Yeah it is a circular argument. How can it be an ethical position to be believe in an unethical God? How is that God in the bible would give commandments and then order his followers to break them? Everyone knows the story of Abraham and Isaac and how God spared Isaac’s life so it was just a test. And God condemns the human sacrifices of the heathens. And yet there is the story of the human sacrifice of a young virgin girl whose father promised God he would burn her as a sacrifice in exchange for winning a battle. God did not intervene. (Judges 11:29-40)

    I actually encountered a man who said that he did the right thing in obeying God. What the hell is wrong with these people? They go on and on about how secularists use situational ethics when in fact they worship a God who uses situational ethics!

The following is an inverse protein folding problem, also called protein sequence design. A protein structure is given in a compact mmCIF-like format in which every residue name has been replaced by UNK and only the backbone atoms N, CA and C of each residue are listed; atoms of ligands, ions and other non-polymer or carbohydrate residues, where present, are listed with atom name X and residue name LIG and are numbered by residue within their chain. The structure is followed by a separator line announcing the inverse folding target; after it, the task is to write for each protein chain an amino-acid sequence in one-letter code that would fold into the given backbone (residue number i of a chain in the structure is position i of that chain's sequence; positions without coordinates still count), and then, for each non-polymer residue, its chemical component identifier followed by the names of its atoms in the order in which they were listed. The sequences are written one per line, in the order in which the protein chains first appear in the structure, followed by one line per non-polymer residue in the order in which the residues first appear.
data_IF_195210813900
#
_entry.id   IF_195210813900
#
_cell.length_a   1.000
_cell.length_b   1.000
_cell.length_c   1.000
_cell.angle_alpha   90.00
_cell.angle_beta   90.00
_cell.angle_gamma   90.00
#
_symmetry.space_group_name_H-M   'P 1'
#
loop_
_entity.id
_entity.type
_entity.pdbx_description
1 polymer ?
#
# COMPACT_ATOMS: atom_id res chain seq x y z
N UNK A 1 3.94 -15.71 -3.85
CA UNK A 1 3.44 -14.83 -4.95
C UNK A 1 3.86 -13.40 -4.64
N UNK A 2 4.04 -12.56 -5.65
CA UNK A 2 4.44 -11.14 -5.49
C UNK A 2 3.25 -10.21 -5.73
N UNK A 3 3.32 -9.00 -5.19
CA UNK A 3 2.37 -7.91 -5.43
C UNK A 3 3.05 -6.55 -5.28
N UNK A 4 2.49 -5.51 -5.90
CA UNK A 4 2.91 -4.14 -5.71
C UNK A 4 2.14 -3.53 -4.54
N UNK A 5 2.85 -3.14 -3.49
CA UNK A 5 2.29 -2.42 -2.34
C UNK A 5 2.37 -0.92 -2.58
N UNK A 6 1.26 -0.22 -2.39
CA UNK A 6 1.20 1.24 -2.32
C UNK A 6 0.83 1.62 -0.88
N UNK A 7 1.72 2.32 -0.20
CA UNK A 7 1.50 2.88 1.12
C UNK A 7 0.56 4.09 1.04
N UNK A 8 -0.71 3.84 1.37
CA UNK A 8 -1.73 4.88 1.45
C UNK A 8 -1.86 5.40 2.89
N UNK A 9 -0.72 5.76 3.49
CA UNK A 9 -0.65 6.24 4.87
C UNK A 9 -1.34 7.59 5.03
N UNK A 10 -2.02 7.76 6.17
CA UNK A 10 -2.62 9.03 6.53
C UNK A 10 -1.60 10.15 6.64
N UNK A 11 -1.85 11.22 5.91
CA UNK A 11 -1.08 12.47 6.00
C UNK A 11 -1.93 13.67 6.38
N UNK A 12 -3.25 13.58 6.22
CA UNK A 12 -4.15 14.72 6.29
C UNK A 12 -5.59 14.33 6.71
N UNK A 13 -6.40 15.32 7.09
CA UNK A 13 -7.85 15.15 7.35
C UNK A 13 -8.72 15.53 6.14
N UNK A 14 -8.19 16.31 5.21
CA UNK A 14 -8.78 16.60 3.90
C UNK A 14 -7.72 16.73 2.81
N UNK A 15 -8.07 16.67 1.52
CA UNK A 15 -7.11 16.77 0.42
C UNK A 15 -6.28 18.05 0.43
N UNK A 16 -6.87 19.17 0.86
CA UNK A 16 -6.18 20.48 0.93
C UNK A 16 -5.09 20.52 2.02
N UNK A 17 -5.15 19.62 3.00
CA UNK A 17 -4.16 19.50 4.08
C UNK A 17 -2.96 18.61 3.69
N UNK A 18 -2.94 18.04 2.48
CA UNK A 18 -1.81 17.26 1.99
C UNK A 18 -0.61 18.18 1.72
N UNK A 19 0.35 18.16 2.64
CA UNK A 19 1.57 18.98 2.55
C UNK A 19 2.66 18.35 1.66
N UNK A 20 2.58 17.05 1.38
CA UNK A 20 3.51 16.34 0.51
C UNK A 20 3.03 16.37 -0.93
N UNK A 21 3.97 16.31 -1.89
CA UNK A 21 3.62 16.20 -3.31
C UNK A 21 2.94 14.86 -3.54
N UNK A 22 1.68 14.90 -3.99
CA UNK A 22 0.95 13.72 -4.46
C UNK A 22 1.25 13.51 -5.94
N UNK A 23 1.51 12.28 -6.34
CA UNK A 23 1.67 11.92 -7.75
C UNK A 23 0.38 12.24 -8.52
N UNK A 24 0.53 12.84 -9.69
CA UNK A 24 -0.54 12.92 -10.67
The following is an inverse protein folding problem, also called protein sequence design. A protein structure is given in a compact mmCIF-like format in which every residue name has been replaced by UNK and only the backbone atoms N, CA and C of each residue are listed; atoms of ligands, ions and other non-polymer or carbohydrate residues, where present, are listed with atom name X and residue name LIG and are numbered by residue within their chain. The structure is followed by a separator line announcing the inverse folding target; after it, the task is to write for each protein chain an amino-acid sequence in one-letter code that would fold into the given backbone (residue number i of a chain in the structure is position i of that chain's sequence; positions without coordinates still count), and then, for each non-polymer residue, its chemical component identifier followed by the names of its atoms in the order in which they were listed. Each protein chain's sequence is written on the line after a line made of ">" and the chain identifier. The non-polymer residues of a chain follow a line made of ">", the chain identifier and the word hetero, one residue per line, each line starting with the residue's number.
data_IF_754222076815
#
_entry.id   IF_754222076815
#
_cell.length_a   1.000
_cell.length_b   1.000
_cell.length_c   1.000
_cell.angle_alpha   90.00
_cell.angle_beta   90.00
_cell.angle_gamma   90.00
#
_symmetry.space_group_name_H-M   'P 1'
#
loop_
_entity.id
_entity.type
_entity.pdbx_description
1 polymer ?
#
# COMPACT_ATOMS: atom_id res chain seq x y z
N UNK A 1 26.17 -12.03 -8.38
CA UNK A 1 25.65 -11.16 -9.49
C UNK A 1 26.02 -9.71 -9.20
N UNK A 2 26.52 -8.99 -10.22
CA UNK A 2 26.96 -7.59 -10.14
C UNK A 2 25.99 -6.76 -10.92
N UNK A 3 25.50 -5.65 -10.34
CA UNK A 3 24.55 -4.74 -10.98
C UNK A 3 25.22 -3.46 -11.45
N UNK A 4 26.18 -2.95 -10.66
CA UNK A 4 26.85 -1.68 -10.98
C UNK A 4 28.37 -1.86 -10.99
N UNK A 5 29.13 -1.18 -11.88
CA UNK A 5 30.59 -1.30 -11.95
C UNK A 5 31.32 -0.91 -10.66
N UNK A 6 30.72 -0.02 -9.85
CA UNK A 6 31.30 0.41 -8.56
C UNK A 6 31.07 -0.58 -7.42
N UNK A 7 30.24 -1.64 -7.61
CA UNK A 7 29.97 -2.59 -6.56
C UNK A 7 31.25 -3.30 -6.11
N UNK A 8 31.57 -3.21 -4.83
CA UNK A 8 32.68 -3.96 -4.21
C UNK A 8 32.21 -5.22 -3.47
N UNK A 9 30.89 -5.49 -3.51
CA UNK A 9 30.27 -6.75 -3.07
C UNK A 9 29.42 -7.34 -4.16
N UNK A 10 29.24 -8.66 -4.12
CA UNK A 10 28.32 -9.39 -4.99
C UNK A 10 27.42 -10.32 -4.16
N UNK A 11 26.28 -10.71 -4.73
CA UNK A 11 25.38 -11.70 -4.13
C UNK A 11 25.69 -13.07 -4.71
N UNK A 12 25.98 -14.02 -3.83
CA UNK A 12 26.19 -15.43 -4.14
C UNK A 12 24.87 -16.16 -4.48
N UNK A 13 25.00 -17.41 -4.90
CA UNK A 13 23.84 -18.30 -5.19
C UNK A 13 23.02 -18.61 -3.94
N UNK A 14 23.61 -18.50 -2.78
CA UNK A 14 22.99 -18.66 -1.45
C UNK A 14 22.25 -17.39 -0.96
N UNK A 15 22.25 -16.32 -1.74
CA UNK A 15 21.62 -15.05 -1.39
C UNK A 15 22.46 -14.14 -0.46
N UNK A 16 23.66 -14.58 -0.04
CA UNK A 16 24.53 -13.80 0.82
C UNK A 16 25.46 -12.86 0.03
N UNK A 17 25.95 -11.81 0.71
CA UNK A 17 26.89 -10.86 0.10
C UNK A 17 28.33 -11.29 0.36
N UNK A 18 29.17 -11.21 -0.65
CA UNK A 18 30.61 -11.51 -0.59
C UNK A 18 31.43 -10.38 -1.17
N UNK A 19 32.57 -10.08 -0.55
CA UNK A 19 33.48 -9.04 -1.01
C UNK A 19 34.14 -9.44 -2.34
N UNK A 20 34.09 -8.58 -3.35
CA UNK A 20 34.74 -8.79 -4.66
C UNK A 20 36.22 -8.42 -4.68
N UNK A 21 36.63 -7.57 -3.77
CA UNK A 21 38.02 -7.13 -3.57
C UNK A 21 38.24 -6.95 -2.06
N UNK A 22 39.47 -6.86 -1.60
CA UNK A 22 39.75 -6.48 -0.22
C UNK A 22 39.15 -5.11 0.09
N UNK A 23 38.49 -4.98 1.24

In essence I think the writers of much of the bible essentially made God in their image, not the other way around. I cannot believe in an immoral petty God. I believe that God would not stoop so low as to commit the very sins that he condemns. Isn’t he supposed to be better than us?

  • MaryKaye

    The comments to Dalrymple’s essay are pretty interesting; the majority of them reiterate the point, “No! Errors to the right cannot endanger your salvation, errors to the left can!” despite the clear evidence Dalrymple presents that young-earth creationism causes young people to leave Christianity or at least Evangelicalism.

    To me this edges toward one of the most personally unacceptable parts of (much of) Christianity, the emphasis on salvation at any cost. What does it matter how life evolves, as long as souls are saved? What does it matter (we hear all too often) if we actively lie, as long as souls are saved? What does it matter if we browbeat or bully, as long as ….? Historically this doesn’t always stop short of “What does it matter how many we kill, as long as….?” And the supposed good news becomes an abomination.